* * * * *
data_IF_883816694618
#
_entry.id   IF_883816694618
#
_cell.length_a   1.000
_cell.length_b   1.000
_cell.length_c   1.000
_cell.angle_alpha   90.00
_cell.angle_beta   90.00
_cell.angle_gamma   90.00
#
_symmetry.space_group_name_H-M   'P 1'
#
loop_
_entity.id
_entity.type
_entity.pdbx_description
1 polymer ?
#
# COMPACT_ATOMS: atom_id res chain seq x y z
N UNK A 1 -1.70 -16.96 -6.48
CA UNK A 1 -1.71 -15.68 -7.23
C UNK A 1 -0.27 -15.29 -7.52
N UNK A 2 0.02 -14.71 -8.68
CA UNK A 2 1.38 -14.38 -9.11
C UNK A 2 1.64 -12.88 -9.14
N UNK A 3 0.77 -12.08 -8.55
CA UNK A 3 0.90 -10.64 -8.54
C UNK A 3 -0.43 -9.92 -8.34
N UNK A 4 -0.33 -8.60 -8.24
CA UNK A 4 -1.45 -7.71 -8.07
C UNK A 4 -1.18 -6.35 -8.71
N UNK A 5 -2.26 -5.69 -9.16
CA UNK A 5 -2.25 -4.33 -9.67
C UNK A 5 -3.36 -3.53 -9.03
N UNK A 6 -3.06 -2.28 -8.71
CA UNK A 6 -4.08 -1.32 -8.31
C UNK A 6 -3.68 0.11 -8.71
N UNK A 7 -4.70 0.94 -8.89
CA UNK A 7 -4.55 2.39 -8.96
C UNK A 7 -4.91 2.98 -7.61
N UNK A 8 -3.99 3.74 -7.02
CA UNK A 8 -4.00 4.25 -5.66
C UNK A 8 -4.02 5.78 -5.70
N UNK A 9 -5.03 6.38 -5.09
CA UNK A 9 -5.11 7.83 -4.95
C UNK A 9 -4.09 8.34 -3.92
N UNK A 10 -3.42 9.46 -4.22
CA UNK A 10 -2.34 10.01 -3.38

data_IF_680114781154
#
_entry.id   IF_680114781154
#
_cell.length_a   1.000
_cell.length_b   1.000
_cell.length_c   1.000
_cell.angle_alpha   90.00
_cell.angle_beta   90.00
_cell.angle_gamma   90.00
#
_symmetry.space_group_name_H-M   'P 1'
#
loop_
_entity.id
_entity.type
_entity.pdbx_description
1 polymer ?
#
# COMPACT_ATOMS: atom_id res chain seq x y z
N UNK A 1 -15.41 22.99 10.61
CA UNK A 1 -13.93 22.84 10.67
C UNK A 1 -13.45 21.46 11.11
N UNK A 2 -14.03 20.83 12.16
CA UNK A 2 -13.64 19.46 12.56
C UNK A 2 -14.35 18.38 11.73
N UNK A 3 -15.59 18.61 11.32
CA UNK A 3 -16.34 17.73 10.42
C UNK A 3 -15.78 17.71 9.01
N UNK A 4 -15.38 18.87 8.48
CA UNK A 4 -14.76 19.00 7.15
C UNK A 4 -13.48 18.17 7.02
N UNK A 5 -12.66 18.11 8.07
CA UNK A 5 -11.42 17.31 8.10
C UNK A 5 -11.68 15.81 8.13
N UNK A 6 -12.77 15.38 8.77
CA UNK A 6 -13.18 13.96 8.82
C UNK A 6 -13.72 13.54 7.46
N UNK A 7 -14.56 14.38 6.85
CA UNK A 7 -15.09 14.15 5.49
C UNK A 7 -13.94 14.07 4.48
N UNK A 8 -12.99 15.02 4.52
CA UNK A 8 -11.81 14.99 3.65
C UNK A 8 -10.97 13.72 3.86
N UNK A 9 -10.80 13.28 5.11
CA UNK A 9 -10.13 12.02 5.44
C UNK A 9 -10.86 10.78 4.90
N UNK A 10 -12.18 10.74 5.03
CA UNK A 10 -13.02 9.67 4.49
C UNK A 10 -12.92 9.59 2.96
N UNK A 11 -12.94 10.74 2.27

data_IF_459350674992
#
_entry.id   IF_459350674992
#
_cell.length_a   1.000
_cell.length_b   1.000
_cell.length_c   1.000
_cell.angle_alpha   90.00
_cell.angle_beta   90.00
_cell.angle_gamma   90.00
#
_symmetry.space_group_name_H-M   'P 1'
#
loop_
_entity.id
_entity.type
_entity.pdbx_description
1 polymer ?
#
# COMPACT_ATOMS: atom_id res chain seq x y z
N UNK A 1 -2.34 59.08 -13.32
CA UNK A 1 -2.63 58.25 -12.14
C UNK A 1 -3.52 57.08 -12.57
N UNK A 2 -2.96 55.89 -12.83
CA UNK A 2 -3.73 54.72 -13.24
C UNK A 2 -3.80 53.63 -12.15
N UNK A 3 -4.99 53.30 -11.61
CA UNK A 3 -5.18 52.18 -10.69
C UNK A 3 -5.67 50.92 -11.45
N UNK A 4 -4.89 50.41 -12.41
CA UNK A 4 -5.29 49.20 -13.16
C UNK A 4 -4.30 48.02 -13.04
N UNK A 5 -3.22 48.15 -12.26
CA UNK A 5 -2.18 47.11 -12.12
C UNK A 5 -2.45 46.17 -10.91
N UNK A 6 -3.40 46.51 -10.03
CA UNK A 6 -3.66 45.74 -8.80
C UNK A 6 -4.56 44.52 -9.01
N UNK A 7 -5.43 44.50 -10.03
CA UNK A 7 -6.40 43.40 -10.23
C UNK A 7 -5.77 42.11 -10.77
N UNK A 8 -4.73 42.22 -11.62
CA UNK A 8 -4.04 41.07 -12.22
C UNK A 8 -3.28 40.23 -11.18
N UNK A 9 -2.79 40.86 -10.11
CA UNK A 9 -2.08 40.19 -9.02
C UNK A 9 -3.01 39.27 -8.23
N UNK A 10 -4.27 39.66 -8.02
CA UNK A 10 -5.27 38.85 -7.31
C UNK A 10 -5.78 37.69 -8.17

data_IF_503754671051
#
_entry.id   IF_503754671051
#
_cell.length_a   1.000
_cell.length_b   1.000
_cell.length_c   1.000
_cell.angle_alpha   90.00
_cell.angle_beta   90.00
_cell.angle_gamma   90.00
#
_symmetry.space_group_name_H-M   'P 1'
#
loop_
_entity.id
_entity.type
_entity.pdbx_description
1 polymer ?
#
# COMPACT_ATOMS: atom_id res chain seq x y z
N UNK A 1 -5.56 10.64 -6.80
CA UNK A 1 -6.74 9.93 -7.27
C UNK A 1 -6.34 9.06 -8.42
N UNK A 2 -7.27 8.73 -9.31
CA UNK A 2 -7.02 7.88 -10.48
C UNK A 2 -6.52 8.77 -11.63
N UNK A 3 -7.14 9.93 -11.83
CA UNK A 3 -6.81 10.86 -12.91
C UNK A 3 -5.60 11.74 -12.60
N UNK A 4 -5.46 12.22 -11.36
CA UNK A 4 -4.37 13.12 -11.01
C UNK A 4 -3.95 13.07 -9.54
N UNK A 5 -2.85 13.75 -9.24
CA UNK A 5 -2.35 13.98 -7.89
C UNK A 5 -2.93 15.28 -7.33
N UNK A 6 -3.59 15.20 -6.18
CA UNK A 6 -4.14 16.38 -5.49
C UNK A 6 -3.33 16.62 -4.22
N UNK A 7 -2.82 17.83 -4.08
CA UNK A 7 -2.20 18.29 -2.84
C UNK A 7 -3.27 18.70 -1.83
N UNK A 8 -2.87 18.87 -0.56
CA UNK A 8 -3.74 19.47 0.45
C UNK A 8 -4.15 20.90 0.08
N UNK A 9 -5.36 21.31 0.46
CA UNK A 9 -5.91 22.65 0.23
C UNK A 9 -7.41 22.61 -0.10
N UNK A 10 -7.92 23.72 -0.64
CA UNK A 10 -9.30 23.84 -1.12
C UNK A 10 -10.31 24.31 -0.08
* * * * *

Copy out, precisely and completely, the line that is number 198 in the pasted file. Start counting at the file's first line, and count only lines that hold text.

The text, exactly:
N UNK A 10 -7.92 23.72 -0.64